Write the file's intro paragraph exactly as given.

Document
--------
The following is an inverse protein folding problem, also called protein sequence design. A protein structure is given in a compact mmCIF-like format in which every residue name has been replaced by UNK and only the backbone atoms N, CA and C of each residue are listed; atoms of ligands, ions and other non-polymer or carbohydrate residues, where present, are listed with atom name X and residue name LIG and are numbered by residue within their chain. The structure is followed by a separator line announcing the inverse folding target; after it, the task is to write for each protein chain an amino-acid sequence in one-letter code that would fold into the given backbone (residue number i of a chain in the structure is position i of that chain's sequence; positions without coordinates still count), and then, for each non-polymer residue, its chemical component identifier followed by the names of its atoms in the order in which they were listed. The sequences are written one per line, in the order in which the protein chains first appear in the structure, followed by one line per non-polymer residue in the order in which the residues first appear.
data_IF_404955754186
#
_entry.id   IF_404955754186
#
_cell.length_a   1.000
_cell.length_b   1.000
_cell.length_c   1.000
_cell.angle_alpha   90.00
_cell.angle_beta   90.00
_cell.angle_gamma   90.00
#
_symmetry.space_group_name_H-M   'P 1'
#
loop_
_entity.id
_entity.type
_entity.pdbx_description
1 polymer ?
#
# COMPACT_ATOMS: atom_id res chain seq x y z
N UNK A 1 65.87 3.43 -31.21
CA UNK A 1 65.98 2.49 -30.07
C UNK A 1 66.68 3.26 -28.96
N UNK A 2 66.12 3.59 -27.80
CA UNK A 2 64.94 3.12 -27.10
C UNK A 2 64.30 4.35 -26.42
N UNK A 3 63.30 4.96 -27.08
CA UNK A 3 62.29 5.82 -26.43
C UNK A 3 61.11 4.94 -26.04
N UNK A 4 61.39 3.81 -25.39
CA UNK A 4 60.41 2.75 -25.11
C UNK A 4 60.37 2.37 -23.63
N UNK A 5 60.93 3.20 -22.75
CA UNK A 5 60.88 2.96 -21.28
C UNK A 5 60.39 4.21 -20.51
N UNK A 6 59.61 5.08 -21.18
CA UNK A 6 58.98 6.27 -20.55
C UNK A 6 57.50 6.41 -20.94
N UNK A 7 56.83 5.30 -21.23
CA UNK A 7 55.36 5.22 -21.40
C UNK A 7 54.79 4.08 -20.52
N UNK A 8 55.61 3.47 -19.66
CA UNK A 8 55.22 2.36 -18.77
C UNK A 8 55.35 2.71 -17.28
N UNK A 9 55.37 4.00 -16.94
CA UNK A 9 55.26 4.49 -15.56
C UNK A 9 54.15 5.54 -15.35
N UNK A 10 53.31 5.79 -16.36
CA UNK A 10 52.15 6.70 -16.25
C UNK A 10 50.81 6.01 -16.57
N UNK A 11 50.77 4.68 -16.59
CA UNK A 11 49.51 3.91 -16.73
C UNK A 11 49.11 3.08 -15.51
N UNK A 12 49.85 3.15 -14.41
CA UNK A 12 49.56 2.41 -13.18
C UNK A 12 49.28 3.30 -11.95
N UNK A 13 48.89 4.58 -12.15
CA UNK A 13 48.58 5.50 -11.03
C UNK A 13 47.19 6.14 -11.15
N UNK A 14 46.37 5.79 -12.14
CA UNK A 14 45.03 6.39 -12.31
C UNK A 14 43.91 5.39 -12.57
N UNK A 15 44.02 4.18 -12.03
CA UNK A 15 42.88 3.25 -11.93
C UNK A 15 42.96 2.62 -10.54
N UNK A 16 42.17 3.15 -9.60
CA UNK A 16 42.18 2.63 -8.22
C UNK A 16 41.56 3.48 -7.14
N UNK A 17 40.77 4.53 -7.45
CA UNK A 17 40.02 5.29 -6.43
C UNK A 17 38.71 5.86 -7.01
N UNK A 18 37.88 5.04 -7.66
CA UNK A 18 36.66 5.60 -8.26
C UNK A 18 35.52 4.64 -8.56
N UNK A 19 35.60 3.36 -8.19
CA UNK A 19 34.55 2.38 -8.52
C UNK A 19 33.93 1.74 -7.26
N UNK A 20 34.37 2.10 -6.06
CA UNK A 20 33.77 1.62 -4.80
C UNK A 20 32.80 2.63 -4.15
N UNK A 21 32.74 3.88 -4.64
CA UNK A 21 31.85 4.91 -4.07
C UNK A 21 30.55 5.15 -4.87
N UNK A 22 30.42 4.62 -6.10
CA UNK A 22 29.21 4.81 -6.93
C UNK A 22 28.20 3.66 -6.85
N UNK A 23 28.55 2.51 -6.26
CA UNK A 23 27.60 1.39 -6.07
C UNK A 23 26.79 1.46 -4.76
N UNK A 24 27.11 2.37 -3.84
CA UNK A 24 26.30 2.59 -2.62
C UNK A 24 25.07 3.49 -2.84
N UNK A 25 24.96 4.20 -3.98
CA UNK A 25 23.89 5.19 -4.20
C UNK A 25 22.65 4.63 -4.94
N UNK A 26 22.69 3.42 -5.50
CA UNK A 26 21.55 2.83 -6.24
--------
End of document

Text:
The following is an inverse protein folding problem, also called protein sequence design. A protein structure is given in a compact mmCIF-like format in which every residue name has been replaced by UNK and only the backbone atoms N, CA and C of each residue are listed; atoms of ligands, ions and other non-polymer or carbohydrate residues, where present, are listed with atom name X and residue name LIG and are numbered by residue within their chain. The structure is followed by a separator line announcing the inverse folding target; after it, the task is to write for each protein chain an amino-acid sequence in one-letter code that would fold into the given backbone (residue number i of a chain in the structure is position i of that chain's sequence; positions without coordinates still count), and then, for each non-polymer residue, its chemical component identifier followed by the names of its atoms in the order in which they were listed. The sequences are written one per line, in the order in which the protein chains first appear in the structure, followed by one line per non-polymer residue in the order in which the residues first appear.